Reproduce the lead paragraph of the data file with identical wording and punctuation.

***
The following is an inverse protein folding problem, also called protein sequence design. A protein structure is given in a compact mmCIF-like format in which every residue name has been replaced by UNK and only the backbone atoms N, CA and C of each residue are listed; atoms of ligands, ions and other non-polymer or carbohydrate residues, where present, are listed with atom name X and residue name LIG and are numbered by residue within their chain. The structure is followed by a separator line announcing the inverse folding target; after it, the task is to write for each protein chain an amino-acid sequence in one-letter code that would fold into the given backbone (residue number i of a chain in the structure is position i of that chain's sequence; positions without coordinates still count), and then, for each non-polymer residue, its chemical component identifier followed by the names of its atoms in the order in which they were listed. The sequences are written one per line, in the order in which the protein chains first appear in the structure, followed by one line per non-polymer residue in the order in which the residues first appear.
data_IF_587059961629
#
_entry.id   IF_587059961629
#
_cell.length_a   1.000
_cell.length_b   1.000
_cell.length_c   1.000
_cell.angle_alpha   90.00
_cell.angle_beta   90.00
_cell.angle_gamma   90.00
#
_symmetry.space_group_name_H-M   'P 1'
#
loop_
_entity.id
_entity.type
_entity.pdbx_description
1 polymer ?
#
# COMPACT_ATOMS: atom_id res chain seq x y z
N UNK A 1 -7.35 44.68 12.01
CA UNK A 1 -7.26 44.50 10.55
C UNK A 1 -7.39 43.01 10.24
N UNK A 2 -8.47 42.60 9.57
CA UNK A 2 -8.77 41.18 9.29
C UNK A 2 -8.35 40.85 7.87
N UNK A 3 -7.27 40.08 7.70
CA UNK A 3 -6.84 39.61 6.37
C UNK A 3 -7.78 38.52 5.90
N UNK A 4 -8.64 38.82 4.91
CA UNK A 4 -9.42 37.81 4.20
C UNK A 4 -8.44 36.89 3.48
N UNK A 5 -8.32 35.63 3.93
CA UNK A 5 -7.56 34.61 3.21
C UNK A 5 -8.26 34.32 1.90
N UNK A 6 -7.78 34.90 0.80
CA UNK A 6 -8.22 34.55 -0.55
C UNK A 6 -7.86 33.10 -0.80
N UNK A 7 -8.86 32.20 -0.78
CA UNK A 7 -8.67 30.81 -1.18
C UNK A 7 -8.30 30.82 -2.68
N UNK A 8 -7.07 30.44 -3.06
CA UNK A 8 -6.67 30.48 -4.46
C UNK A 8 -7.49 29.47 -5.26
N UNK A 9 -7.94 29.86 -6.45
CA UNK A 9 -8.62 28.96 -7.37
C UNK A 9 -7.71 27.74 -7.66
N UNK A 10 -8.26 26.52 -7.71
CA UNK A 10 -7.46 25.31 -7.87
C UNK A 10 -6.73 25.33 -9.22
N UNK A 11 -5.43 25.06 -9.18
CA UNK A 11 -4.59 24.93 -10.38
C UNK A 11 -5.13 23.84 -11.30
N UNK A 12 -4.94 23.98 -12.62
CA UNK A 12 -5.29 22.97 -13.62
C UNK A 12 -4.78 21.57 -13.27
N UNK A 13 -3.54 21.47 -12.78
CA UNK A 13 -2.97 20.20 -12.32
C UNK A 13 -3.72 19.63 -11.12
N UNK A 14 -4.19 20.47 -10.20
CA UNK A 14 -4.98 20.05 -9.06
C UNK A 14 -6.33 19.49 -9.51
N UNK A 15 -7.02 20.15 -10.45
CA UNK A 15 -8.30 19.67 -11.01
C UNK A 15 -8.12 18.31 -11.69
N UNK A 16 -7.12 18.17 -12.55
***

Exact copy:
The following is an inverse protein folding problem, also called protein sequence design. A protein structure is given in a compact mmCIF-like format in which every residue name has been replaced by UNK and only the backbone atoms N, CA and C of each residue are listed; atoms of ligands, ions and other non-polymer or carbohydrate residues, where present, are listed with atom name X and residue name LIG and are numbered by residue within their chain. The structure is followed by a separator line announcing the inverse folding target; after it, the task is to write for each protein chain an amino-acid sequence in one-letter code that would fold into the given backbone (residue number i of a chain in the structure is position i of that chain's sequence; positions without coordinates still count), and then, for each non-polymer residue, its chemical component identifier followed by the names of its atoms in the order in which they were listed. The sequences are written one per line, in the order in which the protein chains first appear in the structure, followed by one line per non-polymer residue in the order in which the residues first appear.